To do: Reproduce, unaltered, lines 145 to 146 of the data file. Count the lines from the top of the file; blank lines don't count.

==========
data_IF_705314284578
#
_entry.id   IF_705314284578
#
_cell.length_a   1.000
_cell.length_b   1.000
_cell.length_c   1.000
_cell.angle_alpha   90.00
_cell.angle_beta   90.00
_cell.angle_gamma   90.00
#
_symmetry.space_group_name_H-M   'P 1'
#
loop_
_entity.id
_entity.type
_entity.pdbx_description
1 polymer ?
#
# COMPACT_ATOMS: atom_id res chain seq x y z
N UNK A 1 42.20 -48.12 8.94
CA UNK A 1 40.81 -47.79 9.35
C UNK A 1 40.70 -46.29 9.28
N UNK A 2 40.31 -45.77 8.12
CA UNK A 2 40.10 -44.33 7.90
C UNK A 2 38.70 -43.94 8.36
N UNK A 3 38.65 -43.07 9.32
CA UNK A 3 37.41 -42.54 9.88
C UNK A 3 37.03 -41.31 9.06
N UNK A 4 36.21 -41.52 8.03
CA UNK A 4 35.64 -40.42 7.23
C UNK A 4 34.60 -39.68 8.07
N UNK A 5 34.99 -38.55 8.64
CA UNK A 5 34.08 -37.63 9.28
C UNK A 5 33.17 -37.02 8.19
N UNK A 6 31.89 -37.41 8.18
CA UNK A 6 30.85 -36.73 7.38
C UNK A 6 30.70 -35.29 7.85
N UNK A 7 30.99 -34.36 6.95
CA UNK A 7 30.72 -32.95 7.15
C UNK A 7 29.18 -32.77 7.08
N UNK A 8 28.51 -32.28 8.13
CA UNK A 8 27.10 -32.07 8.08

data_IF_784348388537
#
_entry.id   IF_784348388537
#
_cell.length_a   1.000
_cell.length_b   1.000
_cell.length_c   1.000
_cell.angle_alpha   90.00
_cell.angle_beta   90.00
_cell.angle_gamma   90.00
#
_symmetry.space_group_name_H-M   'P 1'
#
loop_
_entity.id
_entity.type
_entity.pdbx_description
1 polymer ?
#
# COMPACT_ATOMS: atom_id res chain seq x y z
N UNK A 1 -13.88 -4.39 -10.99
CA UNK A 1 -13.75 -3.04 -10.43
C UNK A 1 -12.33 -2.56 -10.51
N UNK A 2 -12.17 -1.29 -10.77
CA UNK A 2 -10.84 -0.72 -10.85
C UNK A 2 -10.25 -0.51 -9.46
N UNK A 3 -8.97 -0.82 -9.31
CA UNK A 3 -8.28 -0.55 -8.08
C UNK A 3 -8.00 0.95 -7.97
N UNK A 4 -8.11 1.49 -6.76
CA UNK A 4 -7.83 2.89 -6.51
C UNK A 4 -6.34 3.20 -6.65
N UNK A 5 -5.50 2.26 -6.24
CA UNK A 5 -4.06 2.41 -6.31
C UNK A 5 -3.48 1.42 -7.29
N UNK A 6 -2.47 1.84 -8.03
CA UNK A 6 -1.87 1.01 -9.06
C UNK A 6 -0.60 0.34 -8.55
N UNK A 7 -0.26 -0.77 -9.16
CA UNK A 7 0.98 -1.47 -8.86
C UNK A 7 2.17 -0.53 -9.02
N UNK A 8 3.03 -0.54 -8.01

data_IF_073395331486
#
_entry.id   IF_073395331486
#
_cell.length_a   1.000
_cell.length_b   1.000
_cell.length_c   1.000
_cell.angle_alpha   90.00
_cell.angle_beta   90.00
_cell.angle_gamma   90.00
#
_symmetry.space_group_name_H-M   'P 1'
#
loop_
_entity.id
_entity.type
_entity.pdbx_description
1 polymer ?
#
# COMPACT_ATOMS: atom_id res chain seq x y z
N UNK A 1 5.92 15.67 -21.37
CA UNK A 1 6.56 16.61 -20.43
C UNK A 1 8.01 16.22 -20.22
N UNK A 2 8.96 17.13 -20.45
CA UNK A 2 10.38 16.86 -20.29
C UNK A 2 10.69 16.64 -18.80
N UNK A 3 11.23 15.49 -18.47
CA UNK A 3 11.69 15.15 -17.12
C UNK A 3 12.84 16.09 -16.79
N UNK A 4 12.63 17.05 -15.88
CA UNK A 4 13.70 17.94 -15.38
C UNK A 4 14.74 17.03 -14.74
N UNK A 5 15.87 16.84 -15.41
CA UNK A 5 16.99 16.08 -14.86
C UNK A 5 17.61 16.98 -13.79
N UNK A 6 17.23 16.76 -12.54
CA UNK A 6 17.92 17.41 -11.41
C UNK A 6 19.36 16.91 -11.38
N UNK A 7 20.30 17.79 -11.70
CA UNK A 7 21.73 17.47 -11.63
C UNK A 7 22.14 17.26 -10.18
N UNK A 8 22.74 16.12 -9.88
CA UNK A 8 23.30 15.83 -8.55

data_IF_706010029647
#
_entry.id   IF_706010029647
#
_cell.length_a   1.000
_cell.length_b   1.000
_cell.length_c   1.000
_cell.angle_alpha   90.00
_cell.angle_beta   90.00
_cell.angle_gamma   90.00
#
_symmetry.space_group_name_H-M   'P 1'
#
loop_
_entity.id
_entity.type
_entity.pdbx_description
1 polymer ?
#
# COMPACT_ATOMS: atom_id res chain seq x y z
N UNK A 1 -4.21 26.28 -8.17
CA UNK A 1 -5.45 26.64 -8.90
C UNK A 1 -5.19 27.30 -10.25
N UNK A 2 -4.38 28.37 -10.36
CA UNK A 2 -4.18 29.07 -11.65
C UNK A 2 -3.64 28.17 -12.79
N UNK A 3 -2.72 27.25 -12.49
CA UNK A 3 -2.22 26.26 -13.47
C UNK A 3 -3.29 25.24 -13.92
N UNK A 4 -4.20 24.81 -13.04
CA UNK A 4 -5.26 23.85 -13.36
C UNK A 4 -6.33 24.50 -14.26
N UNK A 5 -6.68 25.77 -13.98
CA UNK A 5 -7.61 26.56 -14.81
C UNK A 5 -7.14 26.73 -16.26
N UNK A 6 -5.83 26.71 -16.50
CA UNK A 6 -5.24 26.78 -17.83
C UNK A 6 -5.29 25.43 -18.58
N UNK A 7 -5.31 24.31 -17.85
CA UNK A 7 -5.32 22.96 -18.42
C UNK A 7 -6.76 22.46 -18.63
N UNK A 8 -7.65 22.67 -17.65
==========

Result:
_entity.pdbx_description
1 polymer ?